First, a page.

To date, most of my blog posts have talked about big picture things surrounding the business of science. But today it’s time for real data. Out today in Nature Biotechnology is our paper on new insights into Cas9 mechanism and their use to enhance precise sequence replacement in human cells.
TL;DR Cas9 “flaps” out part of the DNA target and you can take advantage of that to increase the frequency of HDR.
We started with a very simple question: what happens between Cas9 cutting and the appearance of genome edits? This could be answered in a variety of interesting ways, including elucidation of DNA repair mechanisms. We chose to go even simpler and figure out how Cas9 and sgRNA interact with and dissociate from a DNA target.
Our first surprise came when we found that catalytically inactive dCas9 takes a very long time to dissociate from DNA. As in, six hours or more! Far longer than one might expect from an enzyme that’s basically a retargetable restriction enzyme. Our second surprise came when we found that active and inactive Cas9 behave identically in this respect – even after Cas9 cuts a DNA target, it stays bound for six hours. This length of time was significant to us, since it made sense of a mystery. When one makes double strand breaks in eukaryotic cells using radiation, they are repaired very rapidly. But when Cas9 makes double strand breaks it instead takes (wait for it) about six hours for them to be repaired.
Using labeled DNA molecules, we found that Cas9 globally holds on to both sides of a cut duplex. That is, neither half duplex floats away. But we next wondered about the more fine-grained nature of the complex after cutting. That’s when we got our third surprise. It turns out that when Cas9 holds onto the four strands of the cleaved duplex (think about that one for a moment), it’s only holding on tight to three of them. The DNA strand opposite the PAM on the non-target strand (the one not bound by the sgRNA) is flapping in the breeze. So much so that in vitro we could anneal a complementary piece of ssDNA. dCas9 does the same thing, but since it doesn’t cut the target DNA there’s now an intact DNA bubble formed opposite the sgRNA. If that description is leaving you cross-eyed, here’s a picture of what I mean (gray is Cas9, blue is the sgRNA, yellow is the PAM, red are the active sites, and white x’s are the place where Cas9 is tightly holding the target).
The ability to anneal complementary single stranded oligonucleotides to a DNA flap put us in mind of recent work from Nancy Maizels’ lab, which described a nick repair structure in which single stranded repair templates annealed to one side of a flap. Turning to human cells, we asked if oligonucleotide donors capable of annealing to the Cas9 flap could be used for sequence replacement. And we were very pleasantly surprised. The Cas9 flap is on the order of 20-30 nucleotides, and indeed we found that editing donors complementary to the flap by about 30 nucleotides consistently worked the best of all donors. Absolute frequencies varied, but at one locus we reproducibly observed up to 60% sequence replacement. Making the complementary region shorter decreased efficiency as one would expect, and making it longer also caused a decrease, we think because it would need to intrude into the intact duplex outside of the flap.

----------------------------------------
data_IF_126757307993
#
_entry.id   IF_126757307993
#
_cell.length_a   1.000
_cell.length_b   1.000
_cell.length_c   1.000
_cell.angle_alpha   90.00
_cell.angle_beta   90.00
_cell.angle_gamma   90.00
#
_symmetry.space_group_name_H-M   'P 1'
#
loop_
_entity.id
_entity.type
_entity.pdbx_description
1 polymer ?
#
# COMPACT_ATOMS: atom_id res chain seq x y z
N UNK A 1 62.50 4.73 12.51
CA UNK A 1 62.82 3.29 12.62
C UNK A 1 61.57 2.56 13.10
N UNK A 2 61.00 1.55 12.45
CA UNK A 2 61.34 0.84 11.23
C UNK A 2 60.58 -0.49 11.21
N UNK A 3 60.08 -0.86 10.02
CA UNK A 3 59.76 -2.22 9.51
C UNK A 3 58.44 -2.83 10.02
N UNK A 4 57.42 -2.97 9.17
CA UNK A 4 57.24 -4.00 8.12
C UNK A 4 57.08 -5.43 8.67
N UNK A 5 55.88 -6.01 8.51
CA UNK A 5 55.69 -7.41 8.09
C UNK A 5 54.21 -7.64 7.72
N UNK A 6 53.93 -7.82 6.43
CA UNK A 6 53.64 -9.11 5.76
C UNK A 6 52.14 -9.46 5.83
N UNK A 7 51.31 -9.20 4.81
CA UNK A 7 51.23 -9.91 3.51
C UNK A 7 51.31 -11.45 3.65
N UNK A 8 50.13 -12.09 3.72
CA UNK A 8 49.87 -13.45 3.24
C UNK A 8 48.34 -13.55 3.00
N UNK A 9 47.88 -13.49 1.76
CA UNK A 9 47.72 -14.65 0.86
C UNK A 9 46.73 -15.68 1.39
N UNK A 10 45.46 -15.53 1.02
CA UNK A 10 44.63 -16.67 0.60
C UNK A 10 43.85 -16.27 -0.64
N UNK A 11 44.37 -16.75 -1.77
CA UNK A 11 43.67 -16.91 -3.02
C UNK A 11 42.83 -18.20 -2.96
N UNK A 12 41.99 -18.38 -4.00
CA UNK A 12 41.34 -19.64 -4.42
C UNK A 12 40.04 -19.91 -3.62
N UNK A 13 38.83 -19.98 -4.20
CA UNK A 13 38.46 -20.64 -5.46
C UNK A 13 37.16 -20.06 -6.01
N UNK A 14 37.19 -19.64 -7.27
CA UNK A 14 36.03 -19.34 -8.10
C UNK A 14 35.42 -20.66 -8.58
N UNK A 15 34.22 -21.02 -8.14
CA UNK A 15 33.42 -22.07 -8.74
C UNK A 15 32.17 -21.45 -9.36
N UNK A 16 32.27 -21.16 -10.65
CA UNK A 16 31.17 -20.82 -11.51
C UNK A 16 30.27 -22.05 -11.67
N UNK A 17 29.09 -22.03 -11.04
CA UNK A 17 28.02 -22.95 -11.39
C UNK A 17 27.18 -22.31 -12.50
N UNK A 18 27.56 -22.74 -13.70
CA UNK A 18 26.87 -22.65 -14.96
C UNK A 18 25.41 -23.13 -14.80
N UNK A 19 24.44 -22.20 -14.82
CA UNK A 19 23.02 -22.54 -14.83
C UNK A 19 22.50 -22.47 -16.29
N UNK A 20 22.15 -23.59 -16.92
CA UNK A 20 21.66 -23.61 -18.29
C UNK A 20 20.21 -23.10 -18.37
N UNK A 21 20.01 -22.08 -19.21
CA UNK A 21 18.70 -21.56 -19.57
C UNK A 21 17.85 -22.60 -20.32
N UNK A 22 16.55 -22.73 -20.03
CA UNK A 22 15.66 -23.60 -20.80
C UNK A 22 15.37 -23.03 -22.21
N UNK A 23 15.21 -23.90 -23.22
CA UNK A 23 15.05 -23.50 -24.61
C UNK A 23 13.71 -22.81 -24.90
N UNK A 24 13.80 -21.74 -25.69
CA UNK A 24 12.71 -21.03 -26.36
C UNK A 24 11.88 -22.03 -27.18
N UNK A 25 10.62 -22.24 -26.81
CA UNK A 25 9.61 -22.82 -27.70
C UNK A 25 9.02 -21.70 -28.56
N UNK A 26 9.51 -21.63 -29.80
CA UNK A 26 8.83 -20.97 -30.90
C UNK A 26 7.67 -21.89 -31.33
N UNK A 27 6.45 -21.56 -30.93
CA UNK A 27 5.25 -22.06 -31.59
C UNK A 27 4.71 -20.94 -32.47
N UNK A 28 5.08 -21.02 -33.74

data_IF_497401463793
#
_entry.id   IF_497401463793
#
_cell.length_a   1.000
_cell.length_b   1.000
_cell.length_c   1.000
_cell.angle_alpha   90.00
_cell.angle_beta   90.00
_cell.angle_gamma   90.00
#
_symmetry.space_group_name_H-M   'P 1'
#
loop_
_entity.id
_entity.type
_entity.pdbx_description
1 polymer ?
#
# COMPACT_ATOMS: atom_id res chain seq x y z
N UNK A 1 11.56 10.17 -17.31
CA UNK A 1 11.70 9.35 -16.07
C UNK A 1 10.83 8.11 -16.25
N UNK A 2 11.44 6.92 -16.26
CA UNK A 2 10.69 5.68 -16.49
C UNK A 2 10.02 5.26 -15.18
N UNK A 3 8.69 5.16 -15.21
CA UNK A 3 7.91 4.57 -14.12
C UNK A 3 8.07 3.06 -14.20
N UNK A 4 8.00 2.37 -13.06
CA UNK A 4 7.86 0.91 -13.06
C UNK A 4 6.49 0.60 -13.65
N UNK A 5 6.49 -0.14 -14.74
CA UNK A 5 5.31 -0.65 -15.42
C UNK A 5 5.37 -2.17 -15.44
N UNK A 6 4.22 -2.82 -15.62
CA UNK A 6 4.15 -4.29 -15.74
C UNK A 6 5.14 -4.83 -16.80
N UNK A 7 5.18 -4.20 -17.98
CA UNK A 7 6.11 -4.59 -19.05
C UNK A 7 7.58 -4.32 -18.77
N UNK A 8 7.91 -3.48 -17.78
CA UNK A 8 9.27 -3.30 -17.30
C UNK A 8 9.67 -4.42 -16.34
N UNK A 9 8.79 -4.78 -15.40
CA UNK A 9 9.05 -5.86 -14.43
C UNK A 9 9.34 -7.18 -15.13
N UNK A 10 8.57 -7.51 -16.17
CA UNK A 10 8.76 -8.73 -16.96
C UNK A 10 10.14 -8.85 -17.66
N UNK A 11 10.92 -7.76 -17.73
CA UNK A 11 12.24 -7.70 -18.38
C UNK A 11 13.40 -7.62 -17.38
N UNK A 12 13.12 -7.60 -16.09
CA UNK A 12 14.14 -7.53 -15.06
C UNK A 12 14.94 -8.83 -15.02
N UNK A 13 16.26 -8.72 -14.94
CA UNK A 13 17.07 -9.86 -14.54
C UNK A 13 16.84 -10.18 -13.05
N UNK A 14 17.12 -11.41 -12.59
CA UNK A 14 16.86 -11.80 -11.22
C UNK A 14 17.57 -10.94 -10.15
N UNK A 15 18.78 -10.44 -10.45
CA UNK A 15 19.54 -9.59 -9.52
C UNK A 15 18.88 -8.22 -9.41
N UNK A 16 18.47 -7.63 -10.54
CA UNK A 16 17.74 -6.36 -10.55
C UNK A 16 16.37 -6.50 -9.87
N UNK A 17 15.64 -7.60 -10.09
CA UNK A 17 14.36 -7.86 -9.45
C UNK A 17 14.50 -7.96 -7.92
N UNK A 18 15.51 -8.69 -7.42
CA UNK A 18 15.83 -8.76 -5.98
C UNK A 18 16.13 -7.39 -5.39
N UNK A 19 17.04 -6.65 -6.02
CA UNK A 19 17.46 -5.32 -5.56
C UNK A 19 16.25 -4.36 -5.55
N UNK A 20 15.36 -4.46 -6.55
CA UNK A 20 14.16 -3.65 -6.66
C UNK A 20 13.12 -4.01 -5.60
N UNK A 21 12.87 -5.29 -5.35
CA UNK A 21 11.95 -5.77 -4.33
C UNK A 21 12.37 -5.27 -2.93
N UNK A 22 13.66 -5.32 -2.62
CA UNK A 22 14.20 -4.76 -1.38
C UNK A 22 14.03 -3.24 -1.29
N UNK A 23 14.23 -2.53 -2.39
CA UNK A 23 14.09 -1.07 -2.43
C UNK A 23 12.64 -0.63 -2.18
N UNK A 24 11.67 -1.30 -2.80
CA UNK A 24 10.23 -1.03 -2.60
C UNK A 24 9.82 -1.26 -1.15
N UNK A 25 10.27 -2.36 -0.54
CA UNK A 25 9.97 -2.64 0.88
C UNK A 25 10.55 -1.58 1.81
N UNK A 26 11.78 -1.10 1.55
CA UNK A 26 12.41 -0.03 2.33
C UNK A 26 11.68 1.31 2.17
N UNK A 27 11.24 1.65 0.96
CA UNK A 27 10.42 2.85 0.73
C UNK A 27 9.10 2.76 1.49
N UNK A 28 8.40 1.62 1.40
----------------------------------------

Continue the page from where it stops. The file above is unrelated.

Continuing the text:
Finally, we decided to try a crazy experiment. We wondered if the bubble formed by catalytically inactive dCas9 could be used to anneal a single stranded donor in cells, and if that cell could be tricked into using it for repair. By targeting three dCas9s to a precisely spaced region matching the length of a single stranded donor and all on the same strand of DNA, we did observe sequence replacement rates of a bit less than 1%. This is by no means a large number, but it was attained without any of the error-prone repair that normally accompanies Cas9 cutting. We still don’t know the mechanism underlying dCas9 editing, but it could be very useful to tackle genetic diseases in which sequence replacement holds some kind of fitness advantage but error-prone repair of the gene would be disastrous (e.g. if breaking the gene is worse than leaving the mutation alone).
I’m very curious about the unexpected flappy mechanism of Cas9 and wondering if it plays some part in Cas9’s role in CRISPR anti-viral biology. I’m also more and more intrigued in the mechanism by which single stranded donors are used by the cell. Eric Hendrickson and Nancy Maizels have some great stories on that front, and my lab has some data that seem to shed some light. On a more practical note, Cas9 is currently very good at breaking genes, but its ability to precisely introduce mutations has lagged behind. I’m optimistic that these simple approaches to designing a sequence replacement experiment we discovered, which don’t rely on chemical manipulation of cells, can be useful in tackling a variety of genetic diseases. More on that soon.
This manuscript was put together by a stellar team: postdoc Chris Richardson, technician Jordan Ray (very soon on his way to grad school), former lab manager Gemma Curie, and postdoc Mark DeWitt. Congrats to them!